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Abstract: PO1629

ANCA Vasculitis Induction Management in the COVID-19 Pandemic: Results of an International Retrospective Cohort Study

Session Information

Category: Glomerular Diseases

  • 1203 Glomerular Diseases: Clinical, Outcomes, and Trials

Authors

  • Salas, Antonio, Johns Hopkins University School of Medicine, Baltimore, Maryland, United States
  • Geetha, Duvuru, Johns Hopkins University Department of Medicine, Baltimore, Maryland, United States

Group or Team Name

  • ANCAITCOV
Background

Induction therapy for severe ANCA-associated vasculitis (AAV) combines glucocorticoids (GC) with either rituximab (RTX) or cyclophosphamide (CYC). The coronavirus 2019 disease (COVID-19) pandemic has increased concern around using aggressive immunosuppression; whether this concern has impacted AAV management is unknown. Here, we report treatment regimens and outcomes of patients with active AAV receiving induction immunosuppression during the first wave of the pandemic.

Methods

We retrospectively studied AAV patients with new or relapsing disease receiving remission induction therapy during the first wave of the COVID-19 pandemic across sites in the US, UK and Europe. Primary outcome was achievement of complete remission at 6 months.

Results

Of 191 patients with a mean age of 65 years old, 52% were female and a majority (89%) were Caucasian. Standard induction was deployed across all sites. Out of the US, UK, and European patient populations, the US used higher GC pulses leading to a higher average cumulative GC dose for remission induction (4153 mg, 2174 mg, 3408 mg, respectively, p<0.001) and had the highest proportion of patients given RTX induction therapy (64%; p=0.005). Complete remission was achieved in 90% of patients. Improvement in kidney function at 6 months was similar with all treatment regimens (6 ml/min2 increase, p=0.68). Sixteen patients were diagnosed with COVID-19 and had similar exposures to CYC and RTX. There were no differences in remission rates, ESKD or death when stratified by induction therapy type.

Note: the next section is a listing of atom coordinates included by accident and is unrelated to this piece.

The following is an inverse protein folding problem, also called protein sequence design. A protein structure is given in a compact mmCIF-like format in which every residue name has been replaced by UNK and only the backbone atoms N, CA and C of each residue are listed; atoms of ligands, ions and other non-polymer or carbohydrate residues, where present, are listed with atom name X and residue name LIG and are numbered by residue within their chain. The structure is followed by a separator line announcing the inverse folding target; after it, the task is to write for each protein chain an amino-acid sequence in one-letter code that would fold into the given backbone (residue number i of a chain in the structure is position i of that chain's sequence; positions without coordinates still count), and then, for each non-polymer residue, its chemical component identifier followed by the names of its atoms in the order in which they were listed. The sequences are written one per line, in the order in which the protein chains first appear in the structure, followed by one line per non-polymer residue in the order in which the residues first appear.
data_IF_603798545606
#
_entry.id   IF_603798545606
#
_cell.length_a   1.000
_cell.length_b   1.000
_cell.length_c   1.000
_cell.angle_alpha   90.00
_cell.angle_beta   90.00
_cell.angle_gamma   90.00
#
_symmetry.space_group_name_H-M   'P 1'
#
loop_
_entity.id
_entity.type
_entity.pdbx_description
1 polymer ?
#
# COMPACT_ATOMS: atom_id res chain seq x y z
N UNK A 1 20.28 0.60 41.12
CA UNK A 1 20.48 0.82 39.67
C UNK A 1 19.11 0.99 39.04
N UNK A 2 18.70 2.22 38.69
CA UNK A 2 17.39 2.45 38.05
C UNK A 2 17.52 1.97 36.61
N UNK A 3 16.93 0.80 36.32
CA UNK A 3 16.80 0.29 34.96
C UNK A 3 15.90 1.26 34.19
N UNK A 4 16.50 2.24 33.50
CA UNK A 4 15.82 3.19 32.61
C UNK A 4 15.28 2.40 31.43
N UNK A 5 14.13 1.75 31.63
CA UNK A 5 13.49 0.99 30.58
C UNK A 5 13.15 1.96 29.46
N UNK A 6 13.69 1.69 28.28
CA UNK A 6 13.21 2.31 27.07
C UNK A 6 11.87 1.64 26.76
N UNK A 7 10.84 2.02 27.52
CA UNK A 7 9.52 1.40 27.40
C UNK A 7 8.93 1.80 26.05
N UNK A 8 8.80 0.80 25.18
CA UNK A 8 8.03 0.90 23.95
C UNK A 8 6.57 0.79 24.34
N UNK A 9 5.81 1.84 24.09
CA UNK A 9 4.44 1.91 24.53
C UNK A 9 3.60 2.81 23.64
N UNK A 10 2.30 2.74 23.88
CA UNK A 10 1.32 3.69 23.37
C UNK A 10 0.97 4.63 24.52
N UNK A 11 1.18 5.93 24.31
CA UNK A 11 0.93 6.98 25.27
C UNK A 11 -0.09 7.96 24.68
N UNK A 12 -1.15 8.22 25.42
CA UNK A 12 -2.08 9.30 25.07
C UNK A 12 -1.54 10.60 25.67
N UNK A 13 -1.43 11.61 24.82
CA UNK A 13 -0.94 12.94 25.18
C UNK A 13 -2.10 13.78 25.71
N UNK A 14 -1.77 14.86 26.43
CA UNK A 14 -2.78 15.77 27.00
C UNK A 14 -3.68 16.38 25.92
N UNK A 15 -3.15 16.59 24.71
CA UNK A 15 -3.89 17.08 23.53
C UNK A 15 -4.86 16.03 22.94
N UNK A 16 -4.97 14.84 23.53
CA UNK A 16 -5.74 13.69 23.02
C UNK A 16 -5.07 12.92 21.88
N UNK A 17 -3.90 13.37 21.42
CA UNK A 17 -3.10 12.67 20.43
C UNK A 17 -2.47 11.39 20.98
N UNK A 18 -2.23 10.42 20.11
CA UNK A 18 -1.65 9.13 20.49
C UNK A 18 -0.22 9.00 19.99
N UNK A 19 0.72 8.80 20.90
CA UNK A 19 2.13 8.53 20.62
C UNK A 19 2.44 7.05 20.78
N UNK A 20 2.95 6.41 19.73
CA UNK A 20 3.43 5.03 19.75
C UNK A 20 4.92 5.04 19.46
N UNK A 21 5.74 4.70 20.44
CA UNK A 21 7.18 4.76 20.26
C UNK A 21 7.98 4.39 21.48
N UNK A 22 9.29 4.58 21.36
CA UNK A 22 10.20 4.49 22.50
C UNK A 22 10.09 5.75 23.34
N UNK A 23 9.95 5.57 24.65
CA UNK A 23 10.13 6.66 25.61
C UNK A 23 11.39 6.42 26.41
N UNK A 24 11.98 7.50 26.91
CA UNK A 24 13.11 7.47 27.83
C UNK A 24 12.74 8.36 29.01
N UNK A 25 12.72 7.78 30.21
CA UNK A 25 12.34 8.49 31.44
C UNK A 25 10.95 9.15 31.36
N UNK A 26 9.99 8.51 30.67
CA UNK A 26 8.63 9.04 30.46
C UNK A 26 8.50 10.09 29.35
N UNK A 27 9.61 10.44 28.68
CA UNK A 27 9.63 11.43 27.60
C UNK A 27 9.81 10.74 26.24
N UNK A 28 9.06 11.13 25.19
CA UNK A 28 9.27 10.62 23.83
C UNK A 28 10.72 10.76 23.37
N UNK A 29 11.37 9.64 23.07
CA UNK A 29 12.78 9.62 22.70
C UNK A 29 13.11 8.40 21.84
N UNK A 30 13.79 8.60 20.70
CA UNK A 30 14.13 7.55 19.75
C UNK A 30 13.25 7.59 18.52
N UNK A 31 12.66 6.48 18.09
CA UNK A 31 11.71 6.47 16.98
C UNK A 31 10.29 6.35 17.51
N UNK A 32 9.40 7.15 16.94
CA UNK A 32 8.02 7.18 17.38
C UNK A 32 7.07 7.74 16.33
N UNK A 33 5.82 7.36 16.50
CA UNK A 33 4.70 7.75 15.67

Conclusion

Induction immunotherapy practices differ across the world, but specialists continued their standard management during the COVID-19 pandemic. AAV outcomes or rates of COVID-19 infection were not influenced by different induction regimens.

Treatment differences and 6M remission among different cohorts
Treatment variablesEntire cohortUnited StatesUnited KingdomEuropeP-value
Use of pulse GCs, n (%)117 (61); n=19135 (80); n=4444 (53); n=8338 (59); n=640.013
Mean (SD) cumulative dose of IV pulse methylprednisolone in mg930 (981); n=1751658 (1243); n=43730 (755); n=74647 (733); n=58<0.001
Mean (SD) cumulative GC for remission induction in mg2962 (1841); n=1714153 (2427); n=352174 (1229); n=833408 (1642); n=53<0.001
RTX use only, n (%)84 (44); n=19128 (64); n=4428 (34); n=8328 (44); n=640.005
CYC use only, n (%)49 (26); n=1915 (11); n=4423 (28); n=8321 (33); n=640.037
RTX and CYC, n (%)49 (26); n=19110 (23); n=4428 (34); n=8311 (17); n=640.066
Remission at 6 months, n (%)160 (90); n=17837 (90); n=4164 (85); n=7559 (95); n=620.164